Canadian flight crew still stranded in Dominican Republic after 6 months

They prevented millions of dollars worth of drugs from being smuggled into Canada and are now being detained in the Dominican Republic. Shauna Hunt with the flight crew that's been held for 6 months and the calls on Ottawa to secure their return.

By Shauna Hunt and Meredith Bond

A Canadian flight crew who have been detained in the Dominican Republic for the last six months are set to face a court hearing that could send them back to prison.

The charter flight crew with Pivot Airlines was set to leave on Punta Cana on April when there was an indication in the cockpit that something was wrong in the avionics bay, a very small hallway within the floor of the airplane.

During an inspection of the bay, the maintenance engineer who travels with the crew encountered some duffel bags that weren’t supposed to be there. After reporting what was found to both the RCMP and Dominican authorities, around $25-million worth of cocaine was discovered in the luggage.

Pivot Airlines CEO Eric Edmondson tells CityNews since that day the flight’s crew has been detained in the Dominican. They were originally held in prison, but were later released on bail and are now staying in a safe house in the Dominican Republic.

The crew — two pilots, two flight attendants and one maintenance engineer and Captain Robert Di Venanzo — had to surrender their passports pending further investigation. No formal charges have been laid against them.

In a video released by Pivot Airline on Twitter, the crew urged Prime Minister Justin Trudeau and the federal government for held from what they described as inhumane living conditions and said they feared for their safety.

“In prison, a body was placed outside of our cells, and we were told that we were next, we are living a nightmare,” said Di Venanzo in the video.

“No one should have to endure this hell in the Dominican Republican simply for doing their job. Please show the world that Canada will stand up for truth, justice, and most importantly, the safety of Canadians. Show Canadians they have their backs. Please, Mr. Prime Minister, help bring us,” urged Di Venazo, who is a father of two.

On October 20, the crew has a “routine bail hearing” where Edmondson claims the prosecutor wants their bail revoked and “have our people thrown back into prison.”

“It’s a one-way trip if they end up back in that jail. They won’t be coming home. They’ll be killed. That’s almost 100 per cent certainty they are whistleblowers.”

Edmondson said they have video evidence that shows how the drugs made it on to the plane which show it was a third party unrelated to their crew.

“The disturbing part is that the Dominican authorities and the prosecutors’ office had this evidence from day one. And they ought to have known who put the drugs on the aircraft,” said Edmondson. “It was 100% unrelated, third party.”

The charter company is in contact with the crew daily and say they’ve had good days and bad days, but after six months it’s been very hard on their families.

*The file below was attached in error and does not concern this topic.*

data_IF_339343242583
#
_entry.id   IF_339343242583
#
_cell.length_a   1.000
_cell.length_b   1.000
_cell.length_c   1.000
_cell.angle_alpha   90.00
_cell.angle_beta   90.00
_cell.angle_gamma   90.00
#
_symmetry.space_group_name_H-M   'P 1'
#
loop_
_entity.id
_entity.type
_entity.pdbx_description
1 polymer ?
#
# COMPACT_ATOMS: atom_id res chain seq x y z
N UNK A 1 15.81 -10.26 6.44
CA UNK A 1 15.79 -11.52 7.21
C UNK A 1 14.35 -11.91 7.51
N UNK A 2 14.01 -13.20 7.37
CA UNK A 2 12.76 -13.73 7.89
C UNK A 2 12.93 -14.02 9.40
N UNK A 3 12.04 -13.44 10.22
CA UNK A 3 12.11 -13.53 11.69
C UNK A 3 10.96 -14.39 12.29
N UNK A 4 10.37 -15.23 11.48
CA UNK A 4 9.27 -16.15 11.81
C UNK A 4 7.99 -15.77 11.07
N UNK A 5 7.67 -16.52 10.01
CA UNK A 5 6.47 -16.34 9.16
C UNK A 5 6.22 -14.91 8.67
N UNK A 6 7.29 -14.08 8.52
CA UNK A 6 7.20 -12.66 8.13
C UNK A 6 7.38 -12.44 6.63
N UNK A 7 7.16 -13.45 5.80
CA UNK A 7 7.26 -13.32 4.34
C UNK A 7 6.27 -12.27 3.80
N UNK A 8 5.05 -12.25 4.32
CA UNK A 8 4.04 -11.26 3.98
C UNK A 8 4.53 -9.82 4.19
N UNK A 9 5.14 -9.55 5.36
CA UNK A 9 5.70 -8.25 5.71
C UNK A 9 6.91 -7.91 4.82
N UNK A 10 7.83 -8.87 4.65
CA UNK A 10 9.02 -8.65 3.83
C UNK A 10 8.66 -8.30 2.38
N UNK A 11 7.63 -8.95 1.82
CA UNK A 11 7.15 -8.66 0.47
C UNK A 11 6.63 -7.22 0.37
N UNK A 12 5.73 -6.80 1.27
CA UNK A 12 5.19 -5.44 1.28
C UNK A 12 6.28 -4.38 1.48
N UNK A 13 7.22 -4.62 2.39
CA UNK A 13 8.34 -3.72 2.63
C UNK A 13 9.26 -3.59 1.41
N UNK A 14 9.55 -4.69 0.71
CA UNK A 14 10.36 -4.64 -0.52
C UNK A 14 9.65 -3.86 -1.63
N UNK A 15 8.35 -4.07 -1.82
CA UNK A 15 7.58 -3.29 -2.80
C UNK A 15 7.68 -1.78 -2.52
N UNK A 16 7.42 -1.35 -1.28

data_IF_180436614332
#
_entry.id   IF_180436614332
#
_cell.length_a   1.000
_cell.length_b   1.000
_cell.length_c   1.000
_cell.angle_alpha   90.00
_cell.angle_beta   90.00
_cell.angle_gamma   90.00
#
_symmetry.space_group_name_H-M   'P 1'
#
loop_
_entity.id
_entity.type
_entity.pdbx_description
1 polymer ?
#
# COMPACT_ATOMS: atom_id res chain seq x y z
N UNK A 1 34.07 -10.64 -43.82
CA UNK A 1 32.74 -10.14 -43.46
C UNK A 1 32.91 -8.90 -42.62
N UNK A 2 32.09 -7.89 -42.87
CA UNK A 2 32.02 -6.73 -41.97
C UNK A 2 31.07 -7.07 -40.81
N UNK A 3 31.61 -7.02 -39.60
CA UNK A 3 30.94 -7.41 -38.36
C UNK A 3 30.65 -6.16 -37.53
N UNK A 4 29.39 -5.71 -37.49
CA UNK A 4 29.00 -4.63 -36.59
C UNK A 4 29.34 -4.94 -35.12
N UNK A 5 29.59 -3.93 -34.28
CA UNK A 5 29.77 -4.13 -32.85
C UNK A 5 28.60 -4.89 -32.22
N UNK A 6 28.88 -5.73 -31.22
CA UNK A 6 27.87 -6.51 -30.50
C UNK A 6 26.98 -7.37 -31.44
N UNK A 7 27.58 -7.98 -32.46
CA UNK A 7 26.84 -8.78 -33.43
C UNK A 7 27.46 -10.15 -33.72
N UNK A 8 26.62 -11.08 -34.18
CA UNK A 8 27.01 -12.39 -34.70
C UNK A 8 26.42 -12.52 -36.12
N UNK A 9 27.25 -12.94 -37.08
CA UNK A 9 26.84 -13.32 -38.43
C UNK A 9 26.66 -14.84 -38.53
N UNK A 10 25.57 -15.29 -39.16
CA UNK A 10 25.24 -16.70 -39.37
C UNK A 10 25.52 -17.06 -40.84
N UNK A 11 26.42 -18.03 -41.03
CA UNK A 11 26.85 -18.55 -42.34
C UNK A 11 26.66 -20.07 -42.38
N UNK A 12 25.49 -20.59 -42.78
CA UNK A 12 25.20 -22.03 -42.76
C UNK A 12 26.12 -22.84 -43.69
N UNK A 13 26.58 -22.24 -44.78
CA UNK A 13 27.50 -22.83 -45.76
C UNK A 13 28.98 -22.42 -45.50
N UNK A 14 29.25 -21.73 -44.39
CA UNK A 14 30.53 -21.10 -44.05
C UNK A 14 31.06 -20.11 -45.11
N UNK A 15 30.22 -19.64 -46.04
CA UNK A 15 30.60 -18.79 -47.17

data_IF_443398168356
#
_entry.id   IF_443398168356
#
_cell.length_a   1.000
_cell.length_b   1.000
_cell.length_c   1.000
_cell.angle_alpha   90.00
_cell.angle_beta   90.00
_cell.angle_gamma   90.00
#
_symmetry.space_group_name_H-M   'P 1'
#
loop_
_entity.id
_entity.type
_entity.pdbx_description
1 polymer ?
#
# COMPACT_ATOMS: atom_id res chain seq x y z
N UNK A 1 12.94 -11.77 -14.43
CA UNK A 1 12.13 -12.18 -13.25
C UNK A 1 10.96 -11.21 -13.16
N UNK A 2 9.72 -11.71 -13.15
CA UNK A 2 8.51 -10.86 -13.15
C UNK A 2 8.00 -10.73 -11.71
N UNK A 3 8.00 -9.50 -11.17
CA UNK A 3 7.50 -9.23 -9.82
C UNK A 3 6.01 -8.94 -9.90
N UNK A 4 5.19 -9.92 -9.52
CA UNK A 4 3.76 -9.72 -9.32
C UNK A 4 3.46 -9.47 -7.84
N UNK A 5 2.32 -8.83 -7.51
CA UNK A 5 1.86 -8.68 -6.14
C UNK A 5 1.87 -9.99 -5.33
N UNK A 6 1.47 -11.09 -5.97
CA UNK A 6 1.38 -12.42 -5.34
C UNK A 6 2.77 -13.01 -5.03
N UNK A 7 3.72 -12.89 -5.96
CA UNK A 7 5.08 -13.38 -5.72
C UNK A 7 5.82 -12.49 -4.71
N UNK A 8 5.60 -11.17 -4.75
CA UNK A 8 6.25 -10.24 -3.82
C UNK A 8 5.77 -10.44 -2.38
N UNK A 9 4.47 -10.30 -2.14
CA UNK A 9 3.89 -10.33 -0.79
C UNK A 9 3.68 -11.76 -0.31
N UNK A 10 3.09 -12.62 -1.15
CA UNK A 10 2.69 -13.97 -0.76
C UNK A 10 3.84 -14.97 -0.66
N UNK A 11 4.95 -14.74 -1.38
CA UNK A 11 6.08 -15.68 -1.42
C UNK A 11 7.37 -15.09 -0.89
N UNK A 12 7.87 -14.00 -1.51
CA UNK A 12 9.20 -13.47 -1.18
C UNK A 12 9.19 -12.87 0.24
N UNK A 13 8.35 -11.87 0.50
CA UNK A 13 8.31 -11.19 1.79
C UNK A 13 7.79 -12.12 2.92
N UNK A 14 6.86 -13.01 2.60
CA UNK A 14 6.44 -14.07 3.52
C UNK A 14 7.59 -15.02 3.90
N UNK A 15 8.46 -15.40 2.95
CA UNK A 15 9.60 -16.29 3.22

“As you can imagine after six months, there are more frequent bad days than good days. Their families are in great distress as well as just it’s just a terrifying experience for doing the right thing again,” explained Edmondson. “These people did the right thing. They saw a suspicious package on the aircraft and they alerted the authorities of two countries. And they ended up in a horrible situation.”

Edmondson said they have multiple law firms working in Canada and the Dominican Republic including a private investigative firm and government relations firms, but say the federal government has not done enough to secure their release.

“The Canadian government has been more engaged since we shared with them the evidence that we have that exonerates our crew. But ultimately, you have to judge the the actions by what’s happened and so far, nothing good has happened.”

He adds the crew were working through COVID for the government “day in and day out.”

“We flew the central service flights for the federal government or the provincial government day in and day out, which is one of the reasons why they feel so abandoned.” said Edmonson. “During the two years of COVID, they were flying every day doing these essential service flights for the government. And of course when they needed the government, where are they?”

The Canadian government told CityNews they are aware of the incident and continue to “monitor the situation closely, are engaging with local authorities, and providing consular assistance,” but due to privacy, no further information was released.

“They’re normal Canadians. They were just doing their job. They did this every day,” said Edmondson.

Edmondson believes the Dominican government is trying to send a message. “What they want to do is have this crew incarcerated with a clear message to all airline pilots across the world to fly into the Dominican. Don’t look in your airplane and if you find something, don’t report it, continue on and carry our goods to your country.”

Top Stories

Top Stories

Most Watched Today